Editor's Note: This post originally appeared on the Business Fights Poverty website as part of its Challenge on Women’s Economic Empowerment Challenge blog series.

Global value chains can be a powerful lever for empowering women, but companies must identify where women work, must develop a clear gender strategy and must articulate the business case for supporting women.

As the UN High Level Panel on Women’s Economic Empowerment continues to develop its thinking over the next few months, they should be thinking seriously about the role that global value chains can play in empowering women.  This was an important theme in the recent online discussion which forms part of the CARE/DFID/Diageo/Business Fights Poverty Challenge. This blog highlights some of the key points made by the many contributors to that discussion.

The world increasingly works through Global Value Chains, which link firms across all stages of production, distribution and retail. OECD, WTO and UNCTAD estimate that approximately 70% of world trade now passes through Global Value Chains, in which women play key roles in many segments. Global Value Chains therefore can be a powerful lever for change and companies which play key roles, such as retailers and brand owners in the global north, must look closely at how the value chain engages with women, to ensure women’s rights are respected, to optimise the broader development benefits which come with investment in women, but also to pursue the clear business benefits which progressive organisations are beginning to achieve.

The first step then is to actually understand where women are in the value chain and what role they are playing. A growing number of businesses are working to further gender equality in their value chains, but gender sensitive value chain analysis is not yet part of mainstream analytical thinking on agriculture.  However, it is key to the future of many commodities to overcome the shocking underrepresentation of women in those who have access to extension services, inputs and finance. This lack of access by women to key enablers weakens the entire value chain.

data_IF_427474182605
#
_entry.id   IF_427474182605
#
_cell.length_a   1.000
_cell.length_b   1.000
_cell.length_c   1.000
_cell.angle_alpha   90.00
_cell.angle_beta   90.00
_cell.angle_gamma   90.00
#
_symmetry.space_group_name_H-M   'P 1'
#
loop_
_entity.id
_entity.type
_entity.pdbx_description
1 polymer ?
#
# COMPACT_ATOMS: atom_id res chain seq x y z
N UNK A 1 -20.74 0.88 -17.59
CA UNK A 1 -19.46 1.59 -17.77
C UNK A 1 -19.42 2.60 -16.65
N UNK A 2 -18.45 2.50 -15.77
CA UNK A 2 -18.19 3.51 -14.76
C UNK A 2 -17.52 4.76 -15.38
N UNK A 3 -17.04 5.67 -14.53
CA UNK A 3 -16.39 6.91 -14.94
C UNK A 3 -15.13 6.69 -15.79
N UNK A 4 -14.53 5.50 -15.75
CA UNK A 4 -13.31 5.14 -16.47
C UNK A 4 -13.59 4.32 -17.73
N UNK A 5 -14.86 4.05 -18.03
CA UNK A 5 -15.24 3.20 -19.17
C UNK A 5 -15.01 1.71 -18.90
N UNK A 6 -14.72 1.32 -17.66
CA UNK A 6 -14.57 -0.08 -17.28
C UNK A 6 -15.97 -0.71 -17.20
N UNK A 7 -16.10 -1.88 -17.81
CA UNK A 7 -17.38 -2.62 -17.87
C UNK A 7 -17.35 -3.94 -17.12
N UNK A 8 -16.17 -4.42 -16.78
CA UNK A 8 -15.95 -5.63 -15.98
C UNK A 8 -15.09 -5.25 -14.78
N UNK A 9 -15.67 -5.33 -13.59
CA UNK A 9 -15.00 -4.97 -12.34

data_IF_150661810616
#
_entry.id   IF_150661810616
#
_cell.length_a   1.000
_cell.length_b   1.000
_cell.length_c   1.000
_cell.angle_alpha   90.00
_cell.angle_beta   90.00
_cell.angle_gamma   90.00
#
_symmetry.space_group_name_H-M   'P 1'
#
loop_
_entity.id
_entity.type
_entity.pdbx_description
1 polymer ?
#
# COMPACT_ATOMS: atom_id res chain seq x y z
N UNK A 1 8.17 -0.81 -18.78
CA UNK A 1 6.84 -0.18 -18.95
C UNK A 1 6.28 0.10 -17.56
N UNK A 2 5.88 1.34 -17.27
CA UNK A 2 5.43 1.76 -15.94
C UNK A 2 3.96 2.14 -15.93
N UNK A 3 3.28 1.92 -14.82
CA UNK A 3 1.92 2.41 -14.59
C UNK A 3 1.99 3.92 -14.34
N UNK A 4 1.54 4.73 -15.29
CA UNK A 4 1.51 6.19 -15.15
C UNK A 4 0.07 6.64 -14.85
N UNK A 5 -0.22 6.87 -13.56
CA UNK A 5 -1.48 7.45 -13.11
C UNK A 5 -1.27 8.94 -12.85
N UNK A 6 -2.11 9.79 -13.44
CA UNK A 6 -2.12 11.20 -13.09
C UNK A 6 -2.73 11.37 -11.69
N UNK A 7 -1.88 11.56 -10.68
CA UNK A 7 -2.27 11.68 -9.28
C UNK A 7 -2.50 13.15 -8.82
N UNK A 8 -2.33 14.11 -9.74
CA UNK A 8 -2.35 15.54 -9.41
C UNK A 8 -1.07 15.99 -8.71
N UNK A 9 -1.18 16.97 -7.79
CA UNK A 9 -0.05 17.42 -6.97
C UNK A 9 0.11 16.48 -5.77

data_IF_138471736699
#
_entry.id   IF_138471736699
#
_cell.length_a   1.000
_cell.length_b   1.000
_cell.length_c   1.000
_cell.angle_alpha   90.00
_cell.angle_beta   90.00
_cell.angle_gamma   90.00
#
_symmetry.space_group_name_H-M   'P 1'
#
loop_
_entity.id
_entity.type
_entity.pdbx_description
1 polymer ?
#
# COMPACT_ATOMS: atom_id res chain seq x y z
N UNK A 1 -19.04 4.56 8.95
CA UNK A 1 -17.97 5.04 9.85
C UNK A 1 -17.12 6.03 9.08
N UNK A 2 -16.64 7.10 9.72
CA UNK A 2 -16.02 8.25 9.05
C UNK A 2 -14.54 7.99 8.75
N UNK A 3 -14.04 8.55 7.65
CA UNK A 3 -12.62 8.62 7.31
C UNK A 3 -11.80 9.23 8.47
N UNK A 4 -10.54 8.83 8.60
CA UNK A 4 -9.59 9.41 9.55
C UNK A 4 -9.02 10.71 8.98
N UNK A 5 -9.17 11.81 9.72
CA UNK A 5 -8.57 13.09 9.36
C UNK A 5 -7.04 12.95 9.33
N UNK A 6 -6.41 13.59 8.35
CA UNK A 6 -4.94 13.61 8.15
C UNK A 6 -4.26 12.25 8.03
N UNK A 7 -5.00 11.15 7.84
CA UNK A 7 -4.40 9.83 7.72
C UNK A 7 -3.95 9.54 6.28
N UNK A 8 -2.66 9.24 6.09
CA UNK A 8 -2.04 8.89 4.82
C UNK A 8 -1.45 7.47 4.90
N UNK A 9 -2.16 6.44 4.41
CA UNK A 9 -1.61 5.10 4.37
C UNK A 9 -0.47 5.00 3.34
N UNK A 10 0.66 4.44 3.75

Secondly, enabling poor people to successfully participate in value chains requires a systemic approach that addresses the range of obstacles holding them back. This is particularly true for empowering women since many of the obstacles may sit outside the immediate workplace. For instance, in cocoa female farmers have levels of income and productivity 25-30% below those of male counterparts. Major sources of these gaps in outcomes are also clear: compared with male cocoa farmers, female farmers are 25% less likely to have received training in the past year, they are 20% less likely to have received a loan in the past year, almost 40% less likely to have a bank account, and they are 30-40% less likely than men to have used crucial farm inputs such as fertilizer. Many of these differences are related to the view that men are farmers, since they often have the legal ownership of the land, but the reality is that many of the key roles in the cocoa processing are actually done by women. So any company endeavouring to change this situation needs to be willing to engage in detail with communities, but also with input suppliers, cooperatives and government. The development of Women’s Extension Volunteers in Ghana has helped to promote good agricultural practice, and also to promote community mobilisation and informal financial inclusion. Such innovation is key:  overcoming the age old barriers that women face requires something new.

Third, this requirement to think broadly about how to empower women then reinforces the need to have a robust business case: the necessary long term investments will only be maintained if stakeholders in the business can see some benefits. Targeting training and inputs correctly at the women who play a key role in production can significantly improve productivity and quality. And there are likely to be benefits in sustainability of supply through making agriculture a more attractive option for women and younger people. And increasingly, a company’s engagement with gender in its value chain will play a role in that company’s licence to operate.

The Development Benefits

As well as being key to women realising their rights, women’s economic empowerment has been shown to trigger a host of other positive changes. Women’s control of productive resources leading to increased income, improved self-reliance and a greater say in family and community decision making, increases investment in children’s education, health and nutrition. Women often have greater concern for the social viability of their communities, so women’s economic empowerment can be a key factor in helping communities to thrive.

Supporting gender equality and women’s empowerment not only helps women to better support their families and contribute to the development of their communities, but ultimately secures the future supply of agricultural products (like cocoa) by improving its productivity and quality. Business leaders need to appreciate that everybody wins when you invest in women.

Gerry Boyle is CARE International UK's Senior Policy Adviser on Private Sector Engagement.